Possible architecture for Y Sextantis' multiple system
Epoch J2000.0 Equinox J2000.0
|Right ascension||10h 02m 47.96897s|
|Declination||+01° 05′ 40.1839″|
|Apparent magnitude (V)||9.88 (10.08 + 12.70)|
|Spectral type||F3/5V or F5/6V|
|B−V color index||0.479±0.072|
|Variable type||W UMa|
|Radial velocity (Rv)||+13.12±7.76 km/s|
|Proper motion (μ)|| RA: +0.282 mas/yr |
Dec.: +5.112 mas/yr
|Parallax (π)||2.5554 ± 0.2972 mas|
|Distance||approx. 1,300 ly |
(approx. 390 pc)
Y Sextantis, abbreviated as Y Sex, is a variable star system in the equatorial constellation of Sextans. The system is invisible to the naked eye with a mean apparent visual magnitude of 9.88. It is located roughly at 1,300 light years from the Sun based on parallax.
The variability of this system was first announced by C. Hoffmeister in 1934. It was determined to be a short period, strongly-interacting eclipsing binary system. Observations of the light variations up until 1979 were used by G. Hill to generate orbital properties, providing an orbital inclination of 76.8°±0.3°.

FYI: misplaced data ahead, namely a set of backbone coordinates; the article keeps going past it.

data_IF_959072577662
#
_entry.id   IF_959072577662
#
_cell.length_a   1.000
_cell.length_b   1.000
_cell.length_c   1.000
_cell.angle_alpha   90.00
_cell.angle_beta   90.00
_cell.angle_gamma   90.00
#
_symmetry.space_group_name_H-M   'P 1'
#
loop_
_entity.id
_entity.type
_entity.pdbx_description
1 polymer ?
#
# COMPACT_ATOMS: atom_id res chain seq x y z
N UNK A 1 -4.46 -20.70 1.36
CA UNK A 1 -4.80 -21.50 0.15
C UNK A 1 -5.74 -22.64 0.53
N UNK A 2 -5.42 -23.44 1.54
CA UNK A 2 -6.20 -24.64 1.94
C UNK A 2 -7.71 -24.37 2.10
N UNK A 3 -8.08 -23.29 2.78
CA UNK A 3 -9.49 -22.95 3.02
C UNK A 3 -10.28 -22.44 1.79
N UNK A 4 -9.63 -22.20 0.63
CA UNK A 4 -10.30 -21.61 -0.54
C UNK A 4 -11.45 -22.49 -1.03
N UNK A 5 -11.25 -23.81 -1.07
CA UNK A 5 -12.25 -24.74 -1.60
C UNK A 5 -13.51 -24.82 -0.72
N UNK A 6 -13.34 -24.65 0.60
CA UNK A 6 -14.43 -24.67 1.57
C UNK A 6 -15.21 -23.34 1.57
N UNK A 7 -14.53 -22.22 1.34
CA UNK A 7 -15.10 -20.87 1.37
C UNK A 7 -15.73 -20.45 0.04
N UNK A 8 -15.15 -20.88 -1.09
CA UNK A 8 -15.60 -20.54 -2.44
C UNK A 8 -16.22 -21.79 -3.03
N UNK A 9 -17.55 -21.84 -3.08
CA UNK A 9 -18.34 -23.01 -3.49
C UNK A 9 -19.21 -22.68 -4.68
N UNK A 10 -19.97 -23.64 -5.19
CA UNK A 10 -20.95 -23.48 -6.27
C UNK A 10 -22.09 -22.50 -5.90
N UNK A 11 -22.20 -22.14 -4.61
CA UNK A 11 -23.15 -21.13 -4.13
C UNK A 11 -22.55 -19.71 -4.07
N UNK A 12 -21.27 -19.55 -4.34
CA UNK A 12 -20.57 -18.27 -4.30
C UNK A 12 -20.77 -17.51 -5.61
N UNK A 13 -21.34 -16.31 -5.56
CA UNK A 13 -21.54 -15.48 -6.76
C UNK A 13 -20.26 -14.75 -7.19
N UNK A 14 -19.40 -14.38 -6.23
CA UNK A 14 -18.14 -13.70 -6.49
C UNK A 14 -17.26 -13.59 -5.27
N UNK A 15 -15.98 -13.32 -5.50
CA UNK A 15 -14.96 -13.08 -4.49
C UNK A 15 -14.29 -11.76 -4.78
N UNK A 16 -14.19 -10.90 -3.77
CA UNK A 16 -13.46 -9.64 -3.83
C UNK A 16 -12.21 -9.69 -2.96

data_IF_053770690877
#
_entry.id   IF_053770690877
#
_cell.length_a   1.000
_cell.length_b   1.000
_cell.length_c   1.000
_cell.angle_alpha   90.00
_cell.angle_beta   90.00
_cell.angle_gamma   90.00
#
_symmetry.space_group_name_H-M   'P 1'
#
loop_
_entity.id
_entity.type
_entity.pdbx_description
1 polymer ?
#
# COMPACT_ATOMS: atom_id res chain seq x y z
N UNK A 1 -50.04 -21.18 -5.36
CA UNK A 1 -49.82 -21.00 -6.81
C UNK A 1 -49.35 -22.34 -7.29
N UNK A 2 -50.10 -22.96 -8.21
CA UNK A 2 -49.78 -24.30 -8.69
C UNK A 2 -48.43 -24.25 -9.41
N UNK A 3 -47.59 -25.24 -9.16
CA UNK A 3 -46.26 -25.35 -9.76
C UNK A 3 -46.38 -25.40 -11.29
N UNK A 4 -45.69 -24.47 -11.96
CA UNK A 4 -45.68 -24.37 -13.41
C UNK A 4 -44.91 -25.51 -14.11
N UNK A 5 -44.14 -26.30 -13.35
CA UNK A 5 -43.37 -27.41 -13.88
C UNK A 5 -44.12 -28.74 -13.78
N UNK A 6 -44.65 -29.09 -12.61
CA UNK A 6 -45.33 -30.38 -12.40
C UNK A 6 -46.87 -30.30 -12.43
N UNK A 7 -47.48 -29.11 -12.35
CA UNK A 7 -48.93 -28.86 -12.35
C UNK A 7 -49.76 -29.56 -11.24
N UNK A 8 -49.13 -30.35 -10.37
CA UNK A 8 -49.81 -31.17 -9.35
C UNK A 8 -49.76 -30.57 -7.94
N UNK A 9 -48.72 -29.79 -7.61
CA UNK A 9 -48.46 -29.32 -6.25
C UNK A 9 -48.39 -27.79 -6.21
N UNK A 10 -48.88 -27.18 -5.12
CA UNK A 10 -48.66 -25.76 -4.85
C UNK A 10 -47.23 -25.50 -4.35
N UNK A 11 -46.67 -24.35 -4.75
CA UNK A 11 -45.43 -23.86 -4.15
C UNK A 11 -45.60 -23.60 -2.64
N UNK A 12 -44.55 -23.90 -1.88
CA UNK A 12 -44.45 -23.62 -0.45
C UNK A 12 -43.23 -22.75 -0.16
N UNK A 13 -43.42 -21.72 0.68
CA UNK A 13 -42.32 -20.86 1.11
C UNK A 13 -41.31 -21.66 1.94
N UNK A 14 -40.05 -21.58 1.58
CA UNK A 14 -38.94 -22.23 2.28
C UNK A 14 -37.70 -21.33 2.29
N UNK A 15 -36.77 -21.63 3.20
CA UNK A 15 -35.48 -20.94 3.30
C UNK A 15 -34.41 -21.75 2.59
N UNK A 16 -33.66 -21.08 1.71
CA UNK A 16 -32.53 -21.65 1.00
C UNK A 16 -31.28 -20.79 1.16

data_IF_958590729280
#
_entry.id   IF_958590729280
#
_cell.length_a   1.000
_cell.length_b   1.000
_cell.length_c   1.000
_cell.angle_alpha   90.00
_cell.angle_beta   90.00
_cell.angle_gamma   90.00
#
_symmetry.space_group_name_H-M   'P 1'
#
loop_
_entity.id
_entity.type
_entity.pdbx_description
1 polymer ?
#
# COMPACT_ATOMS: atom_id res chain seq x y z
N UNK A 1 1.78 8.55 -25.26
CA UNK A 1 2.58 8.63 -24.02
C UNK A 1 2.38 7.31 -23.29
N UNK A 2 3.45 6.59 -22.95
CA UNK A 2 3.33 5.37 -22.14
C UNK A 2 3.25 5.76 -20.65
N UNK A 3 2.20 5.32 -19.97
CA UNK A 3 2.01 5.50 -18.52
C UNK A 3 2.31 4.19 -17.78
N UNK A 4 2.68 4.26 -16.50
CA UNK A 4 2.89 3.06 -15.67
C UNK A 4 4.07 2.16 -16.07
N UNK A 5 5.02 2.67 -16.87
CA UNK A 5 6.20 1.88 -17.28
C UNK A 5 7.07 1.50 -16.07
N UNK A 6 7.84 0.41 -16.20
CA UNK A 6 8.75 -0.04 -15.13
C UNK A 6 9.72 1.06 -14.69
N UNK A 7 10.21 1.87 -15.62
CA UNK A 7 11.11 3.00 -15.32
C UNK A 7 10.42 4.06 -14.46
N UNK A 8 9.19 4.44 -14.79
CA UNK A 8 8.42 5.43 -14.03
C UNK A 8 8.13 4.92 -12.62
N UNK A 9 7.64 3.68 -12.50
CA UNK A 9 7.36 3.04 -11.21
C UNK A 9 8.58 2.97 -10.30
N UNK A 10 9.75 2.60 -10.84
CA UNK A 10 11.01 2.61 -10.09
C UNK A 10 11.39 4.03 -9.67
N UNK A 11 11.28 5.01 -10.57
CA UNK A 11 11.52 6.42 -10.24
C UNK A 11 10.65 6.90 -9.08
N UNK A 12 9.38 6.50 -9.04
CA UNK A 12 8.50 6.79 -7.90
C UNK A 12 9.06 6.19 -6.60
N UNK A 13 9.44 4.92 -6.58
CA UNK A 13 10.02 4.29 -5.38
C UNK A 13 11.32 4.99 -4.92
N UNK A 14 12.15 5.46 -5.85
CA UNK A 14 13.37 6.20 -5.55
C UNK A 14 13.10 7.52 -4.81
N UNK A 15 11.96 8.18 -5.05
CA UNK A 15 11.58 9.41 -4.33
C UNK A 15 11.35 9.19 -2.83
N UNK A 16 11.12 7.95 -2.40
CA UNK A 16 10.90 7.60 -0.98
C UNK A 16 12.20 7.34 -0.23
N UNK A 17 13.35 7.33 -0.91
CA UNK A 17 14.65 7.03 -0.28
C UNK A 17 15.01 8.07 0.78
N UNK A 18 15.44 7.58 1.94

This is a multiple star system. The two main components have apparent magnitudes of 10.08 and 12.70, and are separated by 0.50 arcseconds. The brighter component is a W Ursae Majoris variable eclipsing contact binary star system, whose two component stars share a common outer layer. Because the two components share their outer layers as the components of W Ursae Majoris do, they have the same stellar classification, and are classified as yellow F-type main sequence dwarfs. The components take 0.419822800 days (roughly 10 hours) to revolve around common barycentre. Orbital period variations would suggest the presence of additional perturbing objects, one of them likely substellar.
Orbital period variations suggest the presence of one more perturbing unseen object. The authors He & Qian have estimated two possible orbital periods and minimum masses for unseen companions: the former cyclic oscillation would occur every 51.22 years (with amplitude of 0.0218 days) being caused by a low-mass stellar companion (likely a M dwarf star), whereas the latter would consist in a 32.1 years period and the unseen object could likely be substellar.
(in order from star)
|C (unconfirmed)||≥240 (0.24 Solar masses) MJ||49.0±3.9||≈18695||—||—||—|
|b (unconfirmed)||≥43 MJ||58.9±6.7||≈11716||—||—||—|